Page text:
Indubitably, the genre that “No Church in the Wild” most fully connects with is hip hop/rap. According to the online Merriam Webster dictionary, hip-hop is defined as “1. A cultural movement associated especially with rap music,” and “2. The stylized rhythmic music that commonly accompanies rap.” One step further, it defines rap as, “…a type of music of African American origin in which rhythmic and usually rhyming speech is chanted to a musical accompaniment.”

Still, these definitions are vague and unfulfilling. Commonly, we associate hip hop/rap music with intense, repetitive beats underneath fluid, melodic lyrics. It is easy to see how “No Church in the Wild” fits into this category- but what are the overarching themes of rap music and how can we analyze the relationship between the music, lyrics, genre, and topic?

A helpful exercise could be to look at an XXL Mag article from 2014, titled 21 Rappers Explain What Hip Hop Means to Them. Here, artists from within the industry provide context and depth behind the otherwise mundane definitions of the genre.

Writes rapper B.o.B., “Hip-hop, to me, is definitely a lifestyle. It’s definitely more than just a genre of music. I think every genre of music has a lifestyle, but it’s more. It’s really a culture, man. It’s more than a lifestyle, it’s culture. It gives people a way of life.”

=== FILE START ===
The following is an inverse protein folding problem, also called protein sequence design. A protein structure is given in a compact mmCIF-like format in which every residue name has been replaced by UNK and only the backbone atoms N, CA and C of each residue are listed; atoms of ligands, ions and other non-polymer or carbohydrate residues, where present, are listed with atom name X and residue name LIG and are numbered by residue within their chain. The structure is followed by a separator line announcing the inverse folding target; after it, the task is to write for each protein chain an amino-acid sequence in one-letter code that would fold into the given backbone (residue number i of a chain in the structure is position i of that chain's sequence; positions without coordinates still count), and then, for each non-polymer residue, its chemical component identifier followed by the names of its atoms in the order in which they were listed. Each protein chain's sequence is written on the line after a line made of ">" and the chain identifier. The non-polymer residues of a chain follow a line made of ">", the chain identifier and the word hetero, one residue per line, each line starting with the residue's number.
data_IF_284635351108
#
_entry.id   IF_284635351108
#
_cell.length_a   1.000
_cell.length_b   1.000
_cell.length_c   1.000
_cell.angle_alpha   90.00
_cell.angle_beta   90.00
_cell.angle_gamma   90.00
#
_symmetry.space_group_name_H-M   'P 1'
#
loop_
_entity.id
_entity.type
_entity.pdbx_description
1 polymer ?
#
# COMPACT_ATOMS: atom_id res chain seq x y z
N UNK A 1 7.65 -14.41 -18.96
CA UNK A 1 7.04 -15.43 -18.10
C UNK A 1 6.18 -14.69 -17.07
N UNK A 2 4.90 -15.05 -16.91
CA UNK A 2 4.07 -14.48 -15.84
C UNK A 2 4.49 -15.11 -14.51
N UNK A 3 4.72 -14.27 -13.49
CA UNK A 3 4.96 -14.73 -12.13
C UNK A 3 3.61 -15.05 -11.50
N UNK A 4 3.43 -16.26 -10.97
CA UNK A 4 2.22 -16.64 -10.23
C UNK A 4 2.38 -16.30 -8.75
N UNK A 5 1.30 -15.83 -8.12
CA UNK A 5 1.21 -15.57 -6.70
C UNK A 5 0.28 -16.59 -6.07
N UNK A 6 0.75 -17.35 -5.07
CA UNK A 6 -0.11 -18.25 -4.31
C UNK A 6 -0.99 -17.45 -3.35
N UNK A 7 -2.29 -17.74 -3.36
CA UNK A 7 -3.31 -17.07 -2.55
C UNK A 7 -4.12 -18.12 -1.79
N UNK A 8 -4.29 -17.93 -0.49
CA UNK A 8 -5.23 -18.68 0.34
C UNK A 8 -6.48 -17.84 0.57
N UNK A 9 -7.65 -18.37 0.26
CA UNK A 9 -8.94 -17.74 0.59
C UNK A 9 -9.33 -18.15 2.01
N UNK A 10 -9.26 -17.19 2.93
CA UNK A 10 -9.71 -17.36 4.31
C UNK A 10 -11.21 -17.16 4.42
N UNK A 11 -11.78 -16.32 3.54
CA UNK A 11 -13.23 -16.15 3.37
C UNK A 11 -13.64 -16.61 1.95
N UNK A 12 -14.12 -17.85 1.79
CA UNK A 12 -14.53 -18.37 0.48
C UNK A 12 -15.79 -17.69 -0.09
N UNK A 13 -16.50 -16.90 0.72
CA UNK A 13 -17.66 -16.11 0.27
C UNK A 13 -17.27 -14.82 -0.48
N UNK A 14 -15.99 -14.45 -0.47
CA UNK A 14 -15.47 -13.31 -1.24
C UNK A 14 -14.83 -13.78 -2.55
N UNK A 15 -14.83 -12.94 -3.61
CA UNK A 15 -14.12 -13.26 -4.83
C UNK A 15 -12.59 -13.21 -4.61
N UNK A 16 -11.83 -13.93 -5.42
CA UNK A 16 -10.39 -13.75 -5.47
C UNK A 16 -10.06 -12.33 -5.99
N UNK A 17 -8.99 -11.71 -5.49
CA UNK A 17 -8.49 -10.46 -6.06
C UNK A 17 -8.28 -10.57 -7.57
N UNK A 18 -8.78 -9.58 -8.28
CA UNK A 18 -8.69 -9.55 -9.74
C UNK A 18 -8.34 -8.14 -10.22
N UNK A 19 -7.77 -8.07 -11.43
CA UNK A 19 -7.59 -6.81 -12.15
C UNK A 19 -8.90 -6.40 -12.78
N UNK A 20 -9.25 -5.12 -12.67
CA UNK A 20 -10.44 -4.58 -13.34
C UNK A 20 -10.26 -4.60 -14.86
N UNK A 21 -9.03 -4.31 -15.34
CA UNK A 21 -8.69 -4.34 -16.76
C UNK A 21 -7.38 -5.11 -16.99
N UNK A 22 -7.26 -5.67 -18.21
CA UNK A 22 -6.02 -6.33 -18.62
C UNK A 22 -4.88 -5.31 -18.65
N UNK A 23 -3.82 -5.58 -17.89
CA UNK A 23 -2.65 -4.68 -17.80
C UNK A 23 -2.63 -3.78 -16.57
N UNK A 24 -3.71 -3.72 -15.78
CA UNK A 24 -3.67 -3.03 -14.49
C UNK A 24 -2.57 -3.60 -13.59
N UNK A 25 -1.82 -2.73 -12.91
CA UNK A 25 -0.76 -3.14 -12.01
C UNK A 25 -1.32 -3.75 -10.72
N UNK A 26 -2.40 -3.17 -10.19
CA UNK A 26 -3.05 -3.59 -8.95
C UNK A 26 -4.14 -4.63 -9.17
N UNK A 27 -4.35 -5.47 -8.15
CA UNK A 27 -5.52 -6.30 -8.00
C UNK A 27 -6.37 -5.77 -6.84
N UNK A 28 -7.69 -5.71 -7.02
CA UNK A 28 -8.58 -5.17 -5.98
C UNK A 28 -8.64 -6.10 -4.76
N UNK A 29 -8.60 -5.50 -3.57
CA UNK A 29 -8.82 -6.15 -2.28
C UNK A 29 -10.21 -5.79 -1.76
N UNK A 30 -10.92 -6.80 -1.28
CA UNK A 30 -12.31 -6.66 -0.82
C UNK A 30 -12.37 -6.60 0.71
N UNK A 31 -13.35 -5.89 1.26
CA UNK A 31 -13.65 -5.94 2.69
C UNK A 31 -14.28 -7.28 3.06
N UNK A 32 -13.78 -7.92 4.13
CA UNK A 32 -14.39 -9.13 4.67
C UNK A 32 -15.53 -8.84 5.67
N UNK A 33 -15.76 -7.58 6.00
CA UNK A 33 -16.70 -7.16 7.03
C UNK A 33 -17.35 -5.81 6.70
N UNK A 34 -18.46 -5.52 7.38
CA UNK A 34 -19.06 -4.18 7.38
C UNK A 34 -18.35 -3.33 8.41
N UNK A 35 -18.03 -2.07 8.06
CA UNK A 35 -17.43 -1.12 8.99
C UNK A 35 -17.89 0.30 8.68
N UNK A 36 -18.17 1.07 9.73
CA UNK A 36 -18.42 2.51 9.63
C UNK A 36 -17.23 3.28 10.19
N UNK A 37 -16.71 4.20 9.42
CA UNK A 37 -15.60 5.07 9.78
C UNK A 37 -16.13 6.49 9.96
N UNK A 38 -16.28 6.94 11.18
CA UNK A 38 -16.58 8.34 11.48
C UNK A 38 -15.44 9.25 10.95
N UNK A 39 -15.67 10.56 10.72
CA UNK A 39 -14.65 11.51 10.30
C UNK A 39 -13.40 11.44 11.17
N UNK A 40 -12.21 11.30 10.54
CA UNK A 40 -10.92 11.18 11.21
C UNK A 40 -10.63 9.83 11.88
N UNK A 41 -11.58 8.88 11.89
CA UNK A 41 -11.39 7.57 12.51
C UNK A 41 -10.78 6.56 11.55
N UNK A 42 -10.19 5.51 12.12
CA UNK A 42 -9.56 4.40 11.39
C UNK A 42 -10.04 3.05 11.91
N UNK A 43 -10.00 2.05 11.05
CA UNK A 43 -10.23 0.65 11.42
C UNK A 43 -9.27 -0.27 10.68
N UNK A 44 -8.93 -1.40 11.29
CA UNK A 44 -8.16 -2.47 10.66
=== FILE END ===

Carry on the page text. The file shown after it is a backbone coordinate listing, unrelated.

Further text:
Says Boaz, “As life grows, you gotta adapt. And you see different shit emerging from the culture; dancing, the way somebody might wear their hat, the way somebody might tie they tennis shoes, all that shit’s hip-hop to me. Hip-hop is pretty much a way to express freedom of speech.”

“No Church in the Wild” supports these statements, especially the one from Boaz, by addressing the meaningful topic of religion and the existence of a higher power. In the song, Jay-Z, Kanye West, and Frank Ocean use the platform of the genre to express their free speech about a controversial topic. Furthermore, it is the culture of hip hop/rap that empowered the artists to speak their minds. Given that rap is typically a very lyrically-dominated genre, it is an ideal medium to protest.

The song’s sharp tone is emblematic of the genre as well. When Jay-Z prepositions, “Is pious pious ’cause God loves pious?” he does so with the ferocity that we’ve come to equate with rap music, which as Musical Dictionary points, out, “…the term ‘rapping’ comes from a 1970s slang term for ‘talking'”. For these artists, their music is like an invitation to join the conversation. In this case, the conversation deals with questions surrounding divinity.